I had an initial hearing about my grievance where I set out my position. I was so anxious beforehand that I had to take beta blockers to stay calm. HR and a Service Head then spoke to my line manager. I was sent a copy of my line manager’s statement, which ranged from untruths (to put it diplomatically) to them being ‘unable to recall’ various aspects of what had happened. This felt hugely insulting. I was then sent a grievance response saying that they upheld my grievance for the first few weeks of my absence but that it was rejected after that as the reasonable adjustment of working from home all of the time had been offered. I then submitted an appeal to their grievance outcome. For me, permanently working from home was not a suitable or acceptable reasonable adjustment and failed to address the impact on my mental wellbeing as well as not feeling any sense of belonging to my team or feeling valued as an employee.

In the meantime, my specialist chair and footrests were delivered and I returned to work able, FINALLY, to do so in relative comfort.

I waited nervously for the appeal hearing. Having said that, I also had a moment of absolute clarity where I realised that I had to be true to my values and stand up for myself. The day of the grievance appeal arrived. I’d agreed for it to be in person at the office base. I wanted to look these people directly in the eye as I set out the grounds for my appeal. During this meeting I discovered that my line manager had been emailed by HR before the start of my employment detailing the procedures to be followed when on-boarding a disabled employee. They had stated that they ‘didn’t recall’ receiving this email. It became clear that what should have happened was the completion of a ‘Work and Wellbeing Passport’ (including RA’s), a risk assessment and a personal evacuation plan. None of this had been completed. I stated to the appeal panel that the line manager’s failure was completely unacceptable, but also that, had HR advised me as the employee of the policies and procedures which were to be followed, I would have been in an informed position to chase this up myself. As it was, I’d been left totally in the dark, particularly as there was no guidance on the intranet for employees.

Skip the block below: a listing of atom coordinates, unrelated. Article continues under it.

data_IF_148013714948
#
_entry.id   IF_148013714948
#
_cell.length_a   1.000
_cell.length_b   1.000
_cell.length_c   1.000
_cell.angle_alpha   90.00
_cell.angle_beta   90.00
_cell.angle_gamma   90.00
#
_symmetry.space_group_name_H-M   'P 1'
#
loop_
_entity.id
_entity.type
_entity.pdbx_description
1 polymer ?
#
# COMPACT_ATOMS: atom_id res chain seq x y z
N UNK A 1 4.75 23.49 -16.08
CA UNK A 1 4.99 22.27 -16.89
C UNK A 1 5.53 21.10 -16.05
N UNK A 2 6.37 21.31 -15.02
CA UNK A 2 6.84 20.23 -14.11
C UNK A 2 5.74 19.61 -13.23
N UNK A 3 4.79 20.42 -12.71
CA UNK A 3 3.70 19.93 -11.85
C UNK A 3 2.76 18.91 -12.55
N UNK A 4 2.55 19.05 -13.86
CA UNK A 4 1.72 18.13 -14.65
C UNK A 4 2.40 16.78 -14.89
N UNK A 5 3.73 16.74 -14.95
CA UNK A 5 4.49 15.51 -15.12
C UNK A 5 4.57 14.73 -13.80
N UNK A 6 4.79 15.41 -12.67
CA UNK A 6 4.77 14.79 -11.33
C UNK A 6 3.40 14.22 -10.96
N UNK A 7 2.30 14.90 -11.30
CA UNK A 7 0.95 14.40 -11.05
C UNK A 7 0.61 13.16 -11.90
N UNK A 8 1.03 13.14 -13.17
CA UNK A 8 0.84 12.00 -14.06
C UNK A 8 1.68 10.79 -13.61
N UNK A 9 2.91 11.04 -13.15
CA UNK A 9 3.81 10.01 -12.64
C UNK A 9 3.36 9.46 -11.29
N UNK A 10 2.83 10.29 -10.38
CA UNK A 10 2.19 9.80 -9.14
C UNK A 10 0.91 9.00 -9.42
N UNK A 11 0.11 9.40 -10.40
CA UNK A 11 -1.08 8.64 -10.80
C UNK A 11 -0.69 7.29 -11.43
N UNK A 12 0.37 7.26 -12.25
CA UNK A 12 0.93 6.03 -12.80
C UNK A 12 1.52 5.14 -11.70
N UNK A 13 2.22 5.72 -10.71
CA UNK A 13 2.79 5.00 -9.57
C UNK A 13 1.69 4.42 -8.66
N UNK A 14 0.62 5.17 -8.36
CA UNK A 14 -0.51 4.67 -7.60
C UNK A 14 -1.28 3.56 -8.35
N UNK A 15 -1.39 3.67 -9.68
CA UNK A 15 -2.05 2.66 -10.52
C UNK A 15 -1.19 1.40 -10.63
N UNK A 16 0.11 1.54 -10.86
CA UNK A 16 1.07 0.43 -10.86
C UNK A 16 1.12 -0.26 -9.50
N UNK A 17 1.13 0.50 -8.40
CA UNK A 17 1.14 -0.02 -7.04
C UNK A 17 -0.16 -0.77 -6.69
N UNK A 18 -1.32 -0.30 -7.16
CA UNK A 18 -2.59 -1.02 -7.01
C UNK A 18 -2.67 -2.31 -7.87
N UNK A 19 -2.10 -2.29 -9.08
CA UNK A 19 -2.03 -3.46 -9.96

A few days ago I had the outcome meeting for the grievance appeal. The panel found completely in my favour. My full wage has been reinstated for the period of my absences, which is a huge relief. I was given a heartfelt apology and thanked for my input on HR policies. But what is more important to me is the following, because these measures should ensure that no-one else has to go through what I went through:

  • HR processes have been changed on the basis of my appeal hearing. Disabled new employees will now be included in all communications around the on-boarding processes. HR will also chase up line managers with timely reminders of the process and will monitor this

 

  • Line managers across my organisation have all been sent information reminding them about the need to complete Work and Wellbeing Passports, risk assessments and personal evacuation plans for new starters, and to ensure that these are already in place for existing colleagues. This has also been shared on the staff intranet


Since the appeal hearing, I’ve taken some time to reflect on how this has actually made me feel. I am thankful that the hearing was held on a Friday so that I had the weekend to take it all in, rather than having to go back into work mode straight afterwards. As soon as the hearing finished I’m not ashamed to say that I burst into tears – happiness, relief and frustration combined I think. On Friday night I put my favourite playlist on my kitchen speaker and did a mix of stool based dancing and actual dancing. I’ve always been community-minded and I’m delighted that they’ve changed their HR processes. My own main feeling is of relief that I’ve finally been actively heard and listened to. I feel validated and the impact of that shouldn’t be underestimated. It still feels a little frustrating that I had to go through the grievance process to ‘just’ get a chair, but I’m glad that I did and proud of myself for not leaving, which would have meant they got away with it and no lessons would’ve been learned. Lastly, I was given a choice with regard to either staying with my line manager or getting a new one. I chose the latter. Not because I’m nervous about working with the old one, which I’ll still need to do some of the time, but for my own peace of mind. I’m not sure that I’ll ever discuss the grievance with my old line manager. But who knows, I’m known for being quite vocal so watch this space.

Thank you for reading to then end. I told you it got better eventually!